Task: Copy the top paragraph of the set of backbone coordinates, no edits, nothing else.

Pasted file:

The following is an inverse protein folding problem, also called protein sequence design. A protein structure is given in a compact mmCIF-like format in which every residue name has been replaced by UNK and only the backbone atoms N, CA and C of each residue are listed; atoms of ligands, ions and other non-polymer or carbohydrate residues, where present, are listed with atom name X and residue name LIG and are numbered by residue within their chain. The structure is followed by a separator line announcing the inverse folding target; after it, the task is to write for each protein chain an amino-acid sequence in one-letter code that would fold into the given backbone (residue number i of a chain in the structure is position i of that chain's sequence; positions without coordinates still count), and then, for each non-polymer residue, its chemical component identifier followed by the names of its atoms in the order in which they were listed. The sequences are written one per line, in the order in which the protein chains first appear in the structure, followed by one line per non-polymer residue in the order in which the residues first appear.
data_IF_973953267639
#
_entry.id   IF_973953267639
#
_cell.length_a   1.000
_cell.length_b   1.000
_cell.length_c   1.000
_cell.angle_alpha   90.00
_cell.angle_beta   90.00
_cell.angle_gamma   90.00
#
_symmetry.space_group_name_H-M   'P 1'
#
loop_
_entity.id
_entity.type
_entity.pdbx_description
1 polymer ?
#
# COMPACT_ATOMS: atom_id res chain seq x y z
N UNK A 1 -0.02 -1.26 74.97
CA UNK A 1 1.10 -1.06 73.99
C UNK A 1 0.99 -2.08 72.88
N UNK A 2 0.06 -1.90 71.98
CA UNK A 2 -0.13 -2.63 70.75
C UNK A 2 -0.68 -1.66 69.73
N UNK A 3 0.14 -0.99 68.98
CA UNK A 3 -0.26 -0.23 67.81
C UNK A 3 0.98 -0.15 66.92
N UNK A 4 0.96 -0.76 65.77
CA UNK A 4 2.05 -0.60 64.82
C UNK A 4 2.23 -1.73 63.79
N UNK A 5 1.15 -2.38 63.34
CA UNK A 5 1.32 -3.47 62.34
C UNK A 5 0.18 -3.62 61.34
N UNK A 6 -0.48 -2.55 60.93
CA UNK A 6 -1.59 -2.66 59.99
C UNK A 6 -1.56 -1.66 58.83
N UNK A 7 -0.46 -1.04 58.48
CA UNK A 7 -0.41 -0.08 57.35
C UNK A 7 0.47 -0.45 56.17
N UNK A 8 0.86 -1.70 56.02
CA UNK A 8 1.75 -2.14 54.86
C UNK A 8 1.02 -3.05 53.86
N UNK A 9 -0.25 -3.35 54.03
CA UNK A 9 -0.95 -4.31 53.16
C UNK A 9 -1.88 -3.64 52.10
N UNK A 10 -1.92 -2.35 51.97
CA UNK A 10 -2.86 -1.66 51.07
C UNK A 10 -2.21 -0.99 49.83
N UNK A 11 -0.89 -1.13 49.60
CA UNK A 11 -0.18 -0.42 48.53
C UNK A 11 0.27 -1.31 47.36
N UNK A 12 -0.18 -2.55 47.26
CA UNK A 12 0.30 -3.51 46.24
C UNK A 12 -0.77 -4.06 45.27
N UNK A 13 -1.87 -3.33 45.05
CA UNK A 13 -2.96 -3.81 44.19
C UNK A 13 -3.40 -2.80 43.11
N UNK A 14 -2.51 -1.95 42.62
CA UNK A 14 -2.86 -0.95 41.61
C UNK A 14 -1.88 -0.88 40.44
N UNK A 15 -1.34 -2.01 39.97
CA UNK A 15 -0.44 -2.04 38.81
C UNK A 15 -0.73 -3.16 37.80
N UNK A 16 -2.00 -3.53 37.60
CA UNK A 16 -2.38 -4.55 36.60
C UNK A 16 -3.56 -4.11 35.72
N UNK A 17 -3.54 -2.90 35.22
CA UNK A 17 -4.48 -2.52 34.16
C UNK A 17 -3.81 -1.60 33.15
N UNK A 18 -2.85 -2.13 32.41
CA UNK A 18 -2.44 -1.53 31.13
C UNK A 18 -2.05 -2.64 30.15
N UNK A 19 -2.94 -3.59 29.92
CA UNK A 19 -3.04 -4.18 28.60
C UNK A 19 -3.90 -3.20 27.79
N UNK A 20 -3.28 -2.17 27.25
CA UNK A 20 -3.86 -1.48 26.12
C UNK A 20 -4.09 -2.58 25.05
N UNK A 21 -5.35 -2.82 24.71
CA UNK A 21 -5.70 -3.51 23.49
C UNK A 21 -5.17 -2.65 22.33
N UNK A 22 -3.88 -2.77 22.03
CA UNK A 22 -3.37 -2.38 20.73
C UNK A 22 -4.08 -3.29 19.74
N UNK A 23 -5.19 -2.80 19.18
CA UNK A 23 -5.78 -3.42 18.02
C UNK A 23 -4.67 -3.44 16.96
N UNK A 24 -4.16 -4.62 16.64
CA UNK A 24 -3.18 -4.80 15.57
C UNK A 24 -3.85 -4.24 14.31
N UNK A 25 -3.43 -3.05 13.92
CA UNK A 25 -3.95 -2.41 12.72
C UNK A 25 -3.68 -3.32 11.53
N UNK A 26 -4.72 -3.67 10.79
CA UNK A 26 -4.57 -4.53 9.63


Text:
The following is an inverse protein folding problem, also called protein sequence design. A protein structure is given in a compact mmCIF-like format in which every residue name has been replaced by UNK and only the backbone atoms N, CA and C of each residue are listed; atoms of ligands, ions and other non-polymer or carbohydrate residues, where present, are listed with atom name X and residue name LIG and are numbered by residue within their chain. The structure is followed by a separator line announcing the inverse folding target; after it, the task is to write for each protein chain an amino-acid sequence in one-letter code that would fold into the given backbone (residue number i of a chain in the structure is position i of that chain's sequence; positions without coordinates still count), and then, for each non-polymer residue, its chemical component identifier followed by the names of its atoms in the order in which they were listed. The sequences are written one per line, in the order in which the protein chains first appear in the structure, followed by one line per non-polymer residue in the order in which the residues first appear.